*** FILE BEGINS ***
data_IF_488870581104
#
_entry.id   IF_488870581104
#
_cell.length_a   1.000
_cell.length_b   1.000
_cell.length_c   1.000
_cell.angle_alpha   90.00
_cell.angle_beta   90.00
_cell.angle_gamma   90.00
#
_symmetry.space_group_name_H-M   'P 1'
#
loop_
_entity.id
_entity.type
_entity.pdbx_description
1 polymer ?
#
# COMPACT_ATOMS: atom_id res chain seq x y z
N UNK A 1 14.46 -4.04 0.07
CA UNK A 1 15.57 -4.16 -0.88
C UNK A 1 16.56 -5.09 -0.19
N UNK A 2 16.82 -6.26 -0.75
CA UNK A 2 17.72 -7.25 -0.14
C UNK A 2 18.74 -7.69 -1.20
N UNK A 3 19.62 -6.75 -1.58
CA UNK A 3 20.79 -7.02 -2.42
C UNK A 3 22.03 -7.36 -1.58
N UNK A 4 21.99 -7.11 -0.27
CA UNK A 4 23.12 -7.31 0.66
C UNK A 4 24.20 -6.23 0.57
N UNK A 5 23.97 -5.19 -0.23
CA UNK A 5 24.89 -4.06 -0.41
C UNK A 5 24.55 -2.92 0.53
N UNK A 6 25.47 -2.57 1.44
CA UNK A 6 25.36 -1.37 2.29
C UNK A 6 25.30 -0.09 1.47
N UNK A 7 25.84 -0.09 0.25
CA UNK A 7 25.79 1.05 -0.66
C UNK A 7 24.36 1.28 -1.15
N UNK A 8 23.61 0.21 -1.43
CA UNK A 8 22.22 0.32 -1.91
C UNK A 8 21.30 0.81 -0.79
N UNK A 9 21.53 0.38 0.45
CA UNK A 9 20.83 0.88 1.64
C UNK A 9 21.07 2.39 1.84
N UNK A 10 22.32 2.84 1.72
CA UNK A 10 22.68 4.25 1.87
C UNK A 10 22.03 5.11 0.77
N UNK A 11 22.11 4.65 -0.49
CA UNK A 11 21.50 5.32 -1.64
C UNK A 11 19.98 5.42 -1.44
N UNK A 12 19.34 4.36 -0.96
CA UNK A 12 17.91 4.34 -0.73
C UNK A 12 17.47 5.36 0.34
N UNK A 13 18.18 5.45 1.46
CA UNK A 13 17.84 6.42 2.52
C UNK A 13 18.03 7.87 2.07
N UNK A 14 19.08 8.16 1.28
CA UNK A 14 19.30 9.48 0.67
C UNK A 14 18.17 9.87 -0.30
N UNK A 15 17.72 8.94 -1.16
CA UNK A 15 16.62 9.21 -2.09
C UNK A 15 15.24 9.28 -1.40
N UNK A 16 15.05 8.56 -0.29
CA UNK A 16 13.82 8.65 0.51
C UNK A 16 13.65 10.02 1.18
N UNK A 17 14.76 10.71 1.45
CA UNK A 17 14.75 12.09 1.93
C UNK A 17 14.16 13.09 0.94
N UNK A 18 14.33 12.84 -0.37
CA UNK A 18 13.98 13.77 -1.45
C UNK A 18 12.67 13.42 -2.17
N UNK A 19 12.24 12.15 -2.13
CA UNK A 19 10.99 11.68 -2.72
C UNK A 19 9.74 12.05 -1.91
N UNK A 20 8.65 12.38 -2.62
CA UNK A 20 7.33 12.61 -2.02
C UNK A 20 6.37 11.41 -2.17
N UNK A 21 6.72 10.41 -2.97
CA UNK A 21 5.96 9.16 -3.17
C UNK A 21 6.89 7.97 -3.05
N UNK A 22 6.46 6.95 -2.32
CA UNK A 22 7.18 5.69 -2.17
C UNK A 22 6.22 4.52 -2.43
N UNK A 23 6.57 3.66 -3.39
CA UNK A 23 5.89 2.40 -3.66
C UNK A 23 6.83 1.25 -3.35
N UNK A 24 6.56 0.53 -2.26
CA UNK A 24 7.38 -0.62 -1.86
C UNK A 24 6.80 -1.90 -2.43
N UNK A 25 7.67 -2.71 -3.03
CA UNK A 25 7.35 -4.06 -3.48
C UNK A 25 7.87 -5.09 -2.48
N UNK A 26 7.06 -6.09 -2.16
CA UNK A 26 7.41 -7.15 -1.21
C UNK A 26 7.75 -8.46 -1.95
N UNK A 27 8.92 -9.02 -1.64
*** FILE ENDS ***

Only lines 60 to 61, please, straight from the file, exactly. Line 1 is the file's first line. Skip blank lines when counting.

N UNK A 14 19.08 8.16 1.28
CA UNK A 14 19.30 9.48 0.67